292 THE ADVOCATE
VOL. 79 PART 2 MARCH 2021
“The Spook Book blows the lid off forbidden technology”, “Buns ‘n’ Guns
Video, see knockout women shooting knockout weapons”. Some are rather
sad: “Asian women desire correspondence”. And some incomprehensible:
“Be a Paralegal—free career booklet”. Can you imagine hiring a paralegal
draped in mace canisters and trained in “the Six Silent Secrets of Japanese
But I don’t want to knock SOF, because I like its manuscript policy. Most
American editors are highly conservative, dedicated to preserving the
“slant” of their mags. Some only use two or three house writers. SOF welcomes
manuscripts from all quar ters, the wackier the better, and often they
get real dillies. Without question the best article I read on the Oka crisis was
in SOF, written by a gung-ho college student who slid across the border
within the reserve and lived two weeks with the Mohawk war rior society.
Even wilder was the story by a retired merchant skipper of how he was
hired during the Gulf War to reactivate a moth-balled freighter and transport
explosives to the Middle East. The ship never went more than a couple of
days without a breakdown and had to be towed halfway across the Atlantic.
Since the U.S. has a very small merchant marine and so a small pool of
trained seamen, he had the greatest difficulty raising a crew. In the end
most of them were elderly retirees like himself—one of the mates was over
80. The ship made it out there but not back. The ship expired at the Italian
port of Genoa. So did the chief engineer, in a brothel, of a heart attack. Only
in SOF will you find jewels like these.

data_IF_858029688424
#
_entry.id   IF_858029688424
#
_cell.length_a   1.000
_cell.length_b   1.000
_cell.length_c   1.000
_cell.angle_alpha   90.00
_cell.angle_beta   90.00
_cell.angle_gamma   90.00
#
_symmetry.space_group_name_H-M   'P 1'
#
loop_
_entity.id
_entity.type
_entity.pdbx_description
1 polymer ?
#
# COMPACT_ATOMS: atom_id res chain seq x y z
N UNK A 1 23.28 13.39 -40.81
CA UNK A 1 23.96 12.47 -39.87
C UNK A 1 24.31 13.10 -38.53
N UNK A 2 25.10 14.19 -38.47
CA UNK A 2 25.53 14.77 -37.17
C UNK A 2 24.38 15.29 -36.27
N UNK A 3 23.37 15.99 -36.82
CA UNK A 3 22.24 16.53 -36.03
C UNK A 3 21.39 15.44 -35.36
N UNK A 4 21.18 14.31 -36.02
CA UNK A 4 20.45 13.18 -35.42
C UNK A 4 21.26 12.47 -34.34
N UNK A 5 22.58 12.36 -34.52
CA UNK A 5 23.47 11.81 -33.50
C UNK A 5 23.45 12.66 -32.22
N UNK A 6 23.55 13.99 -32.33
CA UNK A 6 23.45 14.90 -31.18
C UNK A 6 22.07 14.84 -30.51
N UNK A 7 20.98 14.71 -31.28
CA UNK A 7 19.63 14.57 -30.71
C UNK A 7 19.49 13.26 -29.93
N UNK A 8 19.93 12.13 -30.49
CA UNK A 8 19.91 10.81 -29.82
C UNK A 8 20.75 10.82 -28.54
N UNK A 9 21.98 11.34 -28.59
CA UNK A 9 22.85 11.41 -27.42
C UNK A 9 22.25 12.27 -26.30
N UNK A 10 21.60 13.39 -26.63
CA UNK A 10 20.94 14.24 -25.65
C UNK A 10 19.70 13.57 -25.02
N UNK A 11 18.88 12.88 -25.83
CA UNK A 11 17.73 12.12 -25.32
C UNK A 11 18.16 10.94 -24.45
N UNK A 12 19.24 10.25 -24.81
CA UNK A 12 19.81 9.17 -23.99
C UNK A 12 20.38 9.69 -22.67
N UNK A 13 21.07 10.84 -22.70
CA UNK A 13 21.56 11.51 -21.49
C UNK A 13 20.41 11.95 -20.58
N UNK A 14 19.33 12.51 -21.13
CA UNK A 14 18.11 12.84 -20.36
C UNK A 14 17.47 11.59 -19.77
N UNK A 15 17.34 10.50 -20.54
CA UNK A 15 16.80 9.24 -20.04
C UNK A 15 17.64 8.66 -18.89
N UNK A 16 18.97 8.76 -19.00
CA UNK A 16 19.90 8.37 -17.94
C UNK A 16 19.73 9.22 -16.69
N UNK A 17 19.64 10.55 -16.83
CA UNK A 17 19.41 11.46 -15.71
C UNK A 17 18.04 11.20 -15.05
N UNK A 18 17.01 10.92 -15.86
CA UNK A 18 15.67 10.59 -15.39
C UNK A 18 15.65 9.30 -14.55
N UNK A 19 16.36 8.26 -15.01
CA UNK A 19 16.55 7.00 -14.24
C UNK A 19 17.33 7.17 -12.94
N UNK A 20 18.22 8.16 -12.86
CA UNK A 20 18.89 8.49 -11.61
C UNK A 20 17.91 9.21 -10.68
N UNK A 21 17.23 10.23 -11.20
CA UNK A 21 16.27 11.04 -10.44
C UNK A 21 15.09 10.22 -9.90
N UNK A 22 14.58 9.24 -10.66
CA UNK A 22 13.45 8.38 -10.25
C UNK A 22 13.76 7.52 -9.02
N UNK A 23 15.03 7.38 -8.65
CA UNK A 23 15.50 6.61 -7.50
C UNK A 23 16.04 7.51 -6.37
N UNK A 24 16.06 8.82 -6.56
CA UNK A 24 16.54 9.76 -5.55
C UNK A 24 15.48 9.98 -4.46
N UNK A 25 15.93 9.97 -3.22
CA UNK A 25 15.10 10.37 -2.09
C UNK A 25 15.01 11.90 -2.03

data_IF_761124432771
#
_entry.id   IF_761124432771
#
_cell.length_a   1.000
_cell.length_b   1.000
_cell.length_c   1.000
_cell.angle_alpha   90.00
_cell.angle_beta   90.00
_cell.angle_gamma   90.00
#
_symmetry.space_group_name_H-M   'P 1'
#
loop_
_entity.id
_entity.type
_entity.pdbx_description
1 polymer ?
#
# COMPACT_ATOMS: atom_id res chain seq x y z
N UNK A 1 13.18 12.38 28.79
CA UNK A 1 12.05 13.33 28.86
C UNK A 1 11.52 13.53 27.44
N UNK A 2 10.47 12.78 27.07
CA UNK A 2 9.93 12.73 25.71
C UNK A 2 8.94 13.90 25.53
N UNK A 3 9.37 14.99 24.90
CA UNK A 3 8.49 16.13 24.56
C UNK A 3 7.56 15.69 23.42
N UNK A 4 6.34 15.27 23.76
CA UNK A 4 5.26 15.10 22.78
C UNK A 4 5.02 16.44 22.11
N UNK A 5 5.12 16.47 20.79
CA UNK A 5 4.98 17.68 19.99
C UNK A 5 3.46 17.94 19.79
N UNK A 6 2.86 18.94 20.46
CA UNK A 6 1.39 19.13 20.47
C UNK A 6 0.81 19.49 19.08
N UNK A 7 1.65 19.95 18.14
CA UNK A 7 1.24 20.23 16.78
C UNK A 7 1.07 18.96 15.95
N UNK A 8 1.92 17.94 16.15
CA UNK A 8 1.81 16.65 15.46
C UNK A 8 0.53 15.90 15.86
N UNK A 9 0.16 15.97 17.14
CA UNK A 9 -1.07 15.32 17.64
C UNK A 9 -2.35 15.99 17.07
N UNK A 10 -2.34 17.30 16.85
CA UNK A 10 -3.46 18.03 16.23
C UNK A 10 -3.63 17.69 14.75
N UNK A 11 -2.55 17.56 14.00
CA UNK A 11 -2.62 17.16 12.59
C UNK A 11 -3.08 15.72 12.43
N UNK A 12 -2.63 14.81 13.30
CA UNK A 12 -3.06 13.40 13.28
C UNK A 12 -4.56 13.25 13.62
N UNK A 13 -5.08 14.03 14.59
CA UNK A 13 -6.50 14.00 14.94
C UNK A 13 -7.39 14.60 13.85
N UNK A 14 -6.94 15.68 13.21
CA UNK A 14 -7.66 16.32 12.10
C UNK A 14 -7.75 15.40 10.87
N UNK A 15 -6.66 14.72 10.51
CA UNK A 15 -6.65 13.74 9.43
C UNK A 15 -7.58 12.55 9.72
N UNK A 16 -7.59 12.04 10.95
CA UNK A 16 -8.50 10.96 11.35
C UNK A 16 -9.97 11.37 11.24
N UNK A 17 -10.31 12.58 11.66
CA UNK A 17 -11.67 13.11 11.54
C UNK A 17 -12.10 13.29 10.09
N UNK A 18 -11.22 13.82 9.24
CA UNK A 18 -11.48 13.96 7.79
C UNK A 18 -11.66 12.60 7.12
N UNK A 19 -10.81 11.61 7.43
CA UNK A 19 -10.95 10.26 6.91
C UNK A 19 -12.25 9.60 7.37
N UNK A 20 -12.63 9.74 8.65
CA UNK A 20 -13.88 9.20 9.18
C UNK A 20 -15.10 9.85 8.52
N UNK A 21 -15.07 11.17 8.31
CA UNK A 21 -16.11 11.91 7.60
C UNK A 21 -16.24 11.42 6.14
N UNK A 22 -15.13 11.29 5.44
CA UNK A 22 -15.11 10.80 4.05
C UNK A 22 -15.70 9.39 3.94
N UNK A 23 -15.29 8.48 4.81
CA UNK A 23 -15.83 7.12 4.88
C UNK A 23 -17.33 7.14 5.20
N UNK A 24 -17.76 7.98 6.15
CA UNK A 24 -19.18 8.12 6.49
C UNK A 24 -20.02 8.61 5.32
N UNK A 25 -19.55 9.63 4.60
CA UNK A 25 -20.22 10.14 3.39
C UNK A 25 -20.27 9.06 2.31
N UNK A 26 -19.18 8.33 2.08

But I must get out of these fascinating side roads and back to my point.
SOF regu larly covers—it personifies really—the POW/MIA movement,
which to me is the quintessence of American bizarre. What is POW/MIA?
The initials stand for Prisoner of War/Missing in Action, and the movement
is dedicated to the strange belief that there are many Americans still held
in detention by foreign enemies, only awaiting sufficient pressure and
interest on the part of the present U.S. government to get re leased. North
Vietnam is supposed to be the principal jailor, but sometimes North Korea
is mentioned too.
To start off, at least, on a note of realism, let me recall that the Korean
War lasted from 1950 to 1953, and the American involvement in Vietnam
from 1965 to 1973. The SOF issue that I am looking at is dated October 1992:
that is 39 years after the end of the Korean war and 19 years after the last
American forces pulled out of Vietnam. Bearing in mind that both those
contests were wholly or in part irregular unstruc tured affairs, bearing in
mind that they both took place in poor undeveloped coun tries where conditions
were harsh, bearing in mind that in both cases America’s opponents